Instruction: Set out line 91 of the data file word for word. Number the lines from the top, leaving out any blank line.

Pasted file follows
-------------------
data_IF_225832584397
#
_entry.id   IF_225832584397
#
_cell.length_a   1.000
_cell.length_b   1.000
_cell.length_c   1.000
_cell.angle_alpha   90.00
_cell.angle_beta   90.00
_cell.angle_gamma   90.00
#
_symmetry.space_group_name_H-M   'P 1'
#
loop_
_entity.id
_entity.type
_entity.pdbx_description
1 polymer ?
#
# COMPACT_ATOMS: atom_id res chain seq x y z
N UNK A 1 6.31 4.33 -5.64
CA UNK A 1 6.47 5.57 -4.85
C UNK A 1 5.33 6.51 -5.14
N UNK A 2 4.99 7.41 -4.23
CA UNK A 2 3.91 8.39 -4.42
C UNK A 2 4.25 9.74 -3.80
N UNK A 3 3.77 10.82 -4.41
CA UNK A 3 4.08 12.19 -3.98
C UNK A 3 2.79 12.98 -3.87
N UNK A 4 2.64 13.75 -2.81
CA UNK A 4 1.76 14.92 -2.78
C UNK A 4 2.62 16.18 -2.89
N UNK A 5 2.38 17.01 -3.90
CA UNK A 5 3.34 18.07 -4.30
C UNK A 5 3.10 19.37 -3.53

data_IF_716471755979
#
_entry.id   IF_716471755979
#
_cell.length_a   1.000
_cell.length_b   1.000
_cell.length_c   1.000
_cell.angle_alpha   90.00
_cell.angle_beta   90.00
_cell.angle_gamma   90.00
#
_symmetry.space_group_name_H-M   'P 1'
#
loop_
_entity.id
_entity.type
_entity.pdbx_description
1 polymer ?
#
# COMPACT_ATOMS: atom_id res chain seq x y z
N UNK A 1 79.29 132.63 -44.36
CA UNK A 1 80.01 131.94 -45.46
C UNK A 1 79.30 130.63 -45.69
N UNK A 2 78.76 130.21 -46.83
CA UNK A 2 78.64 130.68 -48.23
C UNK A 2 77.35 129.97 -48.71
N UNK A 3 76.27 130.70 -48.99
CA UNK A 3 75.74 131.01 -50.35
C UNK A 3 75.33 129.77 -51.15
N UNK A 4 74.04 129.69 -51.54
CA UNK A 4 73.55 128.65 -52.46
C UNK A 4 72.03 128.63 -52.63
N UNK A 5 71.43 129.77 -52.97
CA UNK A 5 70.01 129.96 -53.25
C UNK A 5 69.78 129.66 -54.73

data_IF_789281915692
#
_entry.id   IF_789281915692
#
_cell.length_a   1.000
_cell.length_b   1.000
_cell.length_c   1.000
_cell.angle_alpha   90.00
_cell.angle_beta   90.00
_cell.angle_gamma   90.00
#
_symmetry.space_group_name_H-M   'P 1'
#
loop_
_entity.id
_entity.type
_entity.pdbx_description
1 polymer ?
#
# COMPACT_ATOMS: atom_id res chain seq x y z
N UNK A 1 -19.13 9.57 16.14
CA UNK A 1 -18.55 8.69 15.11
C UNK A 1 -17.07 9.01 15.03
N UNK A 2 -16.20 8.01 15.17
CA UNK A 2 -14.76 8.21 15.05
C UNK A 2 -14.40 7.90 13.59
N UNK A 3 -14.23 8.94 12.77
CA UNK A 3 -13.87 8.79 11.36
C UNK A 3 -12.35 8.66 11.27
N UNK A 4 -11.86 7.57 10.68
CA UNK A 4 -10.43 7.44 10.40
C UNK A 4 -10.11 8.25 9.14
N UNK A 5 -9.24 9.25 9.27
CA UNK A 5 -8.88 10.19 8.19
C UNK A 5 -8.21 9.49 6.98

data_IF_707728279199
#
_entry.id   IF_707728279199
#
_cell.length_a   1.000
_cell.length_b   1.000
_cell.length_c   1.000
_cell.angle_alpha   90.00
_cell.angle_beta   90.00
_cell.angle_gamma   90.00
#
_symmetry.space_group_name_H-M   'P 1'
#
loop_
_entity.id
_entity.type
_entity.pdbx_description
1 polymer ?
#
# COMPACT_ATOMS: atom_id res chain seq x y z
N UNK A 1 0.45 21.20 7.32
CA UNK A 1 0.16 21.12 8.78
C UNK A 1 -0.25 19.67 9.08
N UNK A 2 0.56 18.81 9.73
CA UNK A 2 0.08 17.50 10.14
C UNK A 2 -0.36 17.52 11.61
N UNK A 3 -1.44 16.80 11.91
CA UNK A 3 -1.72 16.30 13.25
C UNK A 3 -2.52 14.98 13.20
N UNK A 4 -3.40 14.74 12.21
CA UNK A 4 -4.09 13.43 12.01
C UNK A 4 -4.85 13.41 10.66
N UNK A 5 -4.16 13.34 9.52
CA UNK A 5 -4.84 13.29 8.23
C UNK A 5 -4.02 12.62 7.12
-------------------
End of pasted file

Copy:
N UNK A 1 -19.13 9.57 16.14